Looking Out To Sea

I keep trying to not fall over and it's mostly a success

That’s me completed Day 4 of skiing classes morning and afternoon. Yesterday I felt a significant amount of thigh pain. My hands and wrists are generally quite stressed from gripping on to ropes and pulling mechanisms as well as hefting skis. I’m definitely putting too much effort and muscle into these manoeuvres but I’m still scared it will all go wrong and I’ll tumble. I think I’d rather be the person with sore arms at the end of the day than the person who gets detached from the button lift and has to return to the bottom while the rest of the group wait patiently at the top. (My French small-talk hasn’t improved a great deal.)

Apart from pain in a number of interesting places I will try to list what I have discovered about myself, the learning process, skill lessons and so on.

  • Being able to do something and being able to teach it are two different things. The two instructors I have had, Jean-Luc and Phillipe, have been great. They can spot whether you’re leaning wrong, twisting your body funny or occasionally doing something different unconsciously then explain why you’re doing it. The instructor in the level one class that I took once was not nearly as helpful but just gave orders — « ski parallèle ! » “Aye, but how?”

  • And by the same token both instructors have been really friendly. I’m the only English-speaker in one of my classes and I try to follow along as much as possible. But they’re very friendly and Jean-Luc in particular will try to translate any jokes and talk to me.

  • I’m really glad I’ve been cycling and doing capoeira for long enough to get reasonable control of my body. Sometimes this results in what we might euphemistically call “dynamic balance” (ie, I’m totally all over the shop but if I keep flailing I can stay on my feet). This is much better than just losing it! But not quite the picture of poise and elegance that my instructors exhibit.

  • There are plenty of really shallow runs that have steep lips that put me off but once I’m over them it’s all fine. That initial push over the lip is still very scary! Another scary thing is routes that have drop-off edges — one in particular is a snow-covered mountain road that is used during the summer time for the Tour de France. And like any winding mountain path there’s a sheer wall on one side and a sheer drop on the other. On any other route down I’d be perfectly capable of using the full width of the piste but somehow the idea that I might just fly off the edge is too much.

  • The colour markings on the routes seem pretty much invisible to me. All I can see are the red padding around the chairlift pylons and I can tell you that not every route is a red! The actual routes are marked with thin bits of painted wood that all basically look alike. Seriously, get your nonsense together. Combined with the non-obvious piste maps and the possibility that you find yourself at the top of a hill that you’re incapable of skiing down can be pretty paralysing. Every time I board a lift I have to ask myself “have I been this way before with an instructor?” and then the follow-up “did we have to take a special (non-obvious) route down to avoid the scary bits?”. It can really take the enjoyment out of it.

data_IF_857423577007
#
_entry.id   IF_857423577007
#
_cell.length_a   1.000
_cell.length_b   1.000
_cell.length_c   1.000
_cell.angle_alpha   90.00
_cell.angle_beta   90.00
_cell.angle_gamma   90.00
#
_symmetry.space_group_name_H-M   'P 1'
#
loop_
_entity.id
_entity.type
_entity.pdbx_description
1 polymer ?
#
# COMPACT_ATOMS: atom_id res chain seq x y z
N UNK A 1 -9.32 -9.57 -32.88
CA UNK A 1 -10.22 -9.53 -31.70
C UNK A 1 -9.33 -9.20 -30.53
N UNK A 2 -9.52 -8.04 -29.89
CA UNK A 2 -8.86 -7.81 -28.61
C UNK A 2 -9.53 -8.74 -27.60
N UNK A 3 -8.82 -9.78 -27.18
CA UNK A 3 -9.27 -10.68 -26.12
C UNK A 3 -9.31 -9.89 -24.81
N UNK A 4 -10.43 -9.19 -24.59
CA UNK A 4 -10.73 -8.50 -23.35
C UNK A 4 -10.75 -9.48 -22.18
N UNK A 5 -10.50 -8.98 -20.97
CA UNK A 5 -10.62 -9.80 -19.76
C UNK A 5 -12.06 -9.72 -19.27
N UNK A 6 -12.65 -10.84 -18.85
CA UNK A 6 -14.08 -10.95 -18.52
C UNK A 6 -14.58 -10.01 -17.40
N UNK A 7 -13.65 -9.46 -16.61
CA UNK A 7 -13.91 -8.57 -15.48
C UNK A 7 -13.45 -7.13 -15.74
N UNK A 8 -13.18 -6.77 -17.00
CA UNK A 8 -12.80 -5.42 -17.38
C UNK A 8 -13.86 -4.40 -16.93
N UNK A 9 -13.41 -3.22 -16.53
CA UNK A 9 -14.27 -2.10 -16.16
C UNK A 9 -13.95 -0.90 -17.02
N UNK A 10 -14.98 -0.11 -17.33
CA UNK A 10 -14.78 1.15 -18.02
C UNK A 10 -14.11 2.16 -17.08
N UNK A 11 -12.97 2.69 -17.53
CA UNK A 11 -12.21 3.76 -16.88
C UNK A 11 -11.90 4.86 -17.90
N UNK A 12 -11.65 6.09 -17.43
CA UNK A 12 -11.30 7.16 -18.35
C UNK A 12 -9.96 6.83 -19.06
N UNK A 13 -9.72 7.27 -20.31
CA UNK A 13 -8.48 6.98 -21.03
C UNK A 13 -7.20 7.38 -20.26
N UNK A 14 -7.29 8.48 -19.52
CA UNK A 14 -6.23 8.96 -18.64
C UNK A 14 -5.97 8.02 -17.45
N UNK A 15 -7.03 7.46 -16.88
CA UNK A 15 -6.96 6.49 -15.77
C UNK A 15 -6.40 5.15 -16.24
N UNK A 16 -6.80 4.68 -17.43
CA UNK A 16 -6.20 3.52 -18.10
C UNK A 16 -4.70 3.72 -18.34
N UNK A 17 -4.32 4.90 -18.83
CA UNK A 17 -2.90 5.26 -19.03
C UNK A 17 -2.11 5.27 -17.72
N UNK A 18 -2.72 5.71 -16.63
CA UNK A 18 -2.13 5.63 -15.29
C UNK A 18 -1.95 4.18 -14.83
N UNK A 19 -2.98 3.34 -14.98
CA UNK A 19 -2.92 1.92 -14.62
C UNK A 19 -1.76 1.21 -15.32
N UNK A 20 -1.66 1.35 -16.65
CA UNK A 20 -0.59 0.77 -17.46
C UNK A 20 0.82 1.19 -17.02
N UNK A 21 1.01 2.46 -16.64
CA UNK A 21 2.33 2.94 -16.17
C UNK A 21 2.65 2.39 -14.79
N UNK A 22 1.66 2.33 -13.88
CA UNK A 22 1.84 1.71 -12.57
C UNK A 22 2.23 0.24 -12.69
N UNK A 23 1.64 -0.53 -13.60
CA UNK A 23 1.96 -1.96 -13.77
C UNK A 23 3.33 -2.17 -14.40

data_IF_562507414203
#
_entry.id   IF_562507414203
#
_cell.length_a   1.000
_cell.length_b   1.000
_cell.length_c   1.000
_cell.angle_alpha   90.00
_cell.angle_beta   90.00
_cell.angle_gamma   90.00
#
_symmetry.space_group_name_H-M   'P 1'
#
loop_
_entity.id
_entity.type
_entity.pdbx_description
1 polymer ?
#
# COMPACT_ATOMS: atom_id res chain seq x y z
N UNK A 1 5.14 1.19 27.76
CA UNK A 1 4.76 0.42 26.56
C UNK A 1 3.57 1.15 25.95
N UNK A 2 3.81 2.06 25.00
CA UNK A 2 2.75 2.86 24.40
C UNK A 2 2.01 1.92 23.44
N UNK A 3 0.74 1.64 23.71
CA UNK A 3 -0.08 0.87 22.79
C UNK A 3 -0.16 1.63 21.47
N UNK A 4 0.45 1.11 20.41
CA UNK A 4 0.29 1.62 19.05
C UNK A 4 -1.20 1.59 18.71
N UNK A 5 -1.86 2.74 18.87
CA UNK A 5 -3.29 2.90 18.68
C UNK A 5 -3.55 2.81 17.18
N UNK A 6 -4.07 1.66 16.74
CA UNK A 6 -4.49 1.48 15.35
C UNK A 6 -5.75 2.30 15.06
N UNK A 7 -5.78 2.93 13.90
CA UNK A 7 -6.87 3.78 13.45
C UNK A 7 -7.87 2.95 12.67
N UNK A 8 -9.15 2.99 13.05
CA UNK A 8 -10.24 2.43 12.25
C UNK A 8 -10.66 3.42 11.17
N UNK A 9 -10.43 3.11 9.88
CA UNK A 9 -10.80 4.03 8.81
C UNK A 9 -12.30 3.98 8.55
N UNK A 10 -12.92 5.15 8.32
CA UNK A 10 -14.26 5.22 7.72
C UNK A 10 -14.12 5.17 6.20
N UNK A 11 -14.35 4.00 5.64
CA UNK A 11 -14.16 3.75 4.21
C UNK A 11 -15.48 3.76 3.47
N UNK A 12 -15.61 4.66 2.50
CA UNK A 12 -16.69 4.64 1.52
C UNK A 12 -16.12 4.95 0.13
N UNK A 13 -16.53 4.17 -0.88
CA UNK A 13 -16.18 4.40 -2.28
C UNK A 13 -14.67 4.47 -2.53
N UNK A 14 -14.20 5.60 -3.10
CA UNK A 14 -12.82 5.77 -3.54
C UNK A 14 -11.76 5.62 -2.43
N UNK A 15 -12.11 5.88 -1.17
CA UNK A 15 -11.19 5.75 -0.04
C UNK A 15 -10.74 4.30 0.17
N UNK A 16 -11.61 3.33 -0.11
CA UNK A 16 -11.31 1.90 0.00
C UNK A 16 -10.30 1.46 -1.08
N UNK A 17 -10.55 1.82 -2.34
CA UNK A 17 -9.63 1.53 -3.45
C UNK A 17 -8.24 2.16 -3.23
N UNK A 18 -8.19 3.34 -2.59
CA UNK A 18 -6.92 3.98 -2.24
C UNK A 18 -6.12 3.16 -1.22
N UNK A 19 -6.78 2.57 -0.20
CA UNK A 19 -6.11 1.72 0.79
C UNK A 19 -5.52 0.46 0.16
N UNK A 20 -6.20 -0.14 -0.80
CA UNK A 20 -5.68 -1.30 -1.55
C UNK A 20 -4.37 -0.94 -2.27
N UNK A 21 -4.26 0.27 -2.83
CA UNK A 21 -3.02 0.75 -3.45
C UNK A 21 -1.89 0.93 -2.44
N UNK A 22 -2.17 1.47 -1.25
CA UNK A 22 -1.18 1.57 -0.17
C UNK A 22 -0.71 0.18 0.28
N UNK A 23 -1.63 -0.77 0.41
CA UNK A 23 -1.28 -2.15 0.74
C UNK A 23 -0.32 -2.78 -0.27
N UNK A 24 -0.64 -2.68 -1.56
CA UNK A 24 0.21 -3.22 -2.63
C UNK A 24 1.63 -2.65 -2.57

• Did I mention the awful piste maps? Thankfully Open Piste Map comes to the rescue, but that shouldn’t be necessary. The others tell me that it’s not just Les Gets but all piste maps that have this ropey relation to actual geography while pretending to represent it. If it was either entirely symbolic (like the London Underground map) or entirely topological (like an OS map) it would be fine but they’re the worst of both. The distances aren’t accurate and the directions of lines don’t match up but the whole thing is overlaid on a fake isometric landscape that looks like it should relate to the landscape.

  • I’m not great at pushing myself to the front of the queue but frankly being at the end can be dangerous to one’s health. It’s much easier to follow the line of the instructor from just behind them than several people back with a timid skiier immediately in front. Lately we’ve been doing things which require more speed and being trapped behind a nervous person makes it much harder to pull them off without injury or loss of dignity.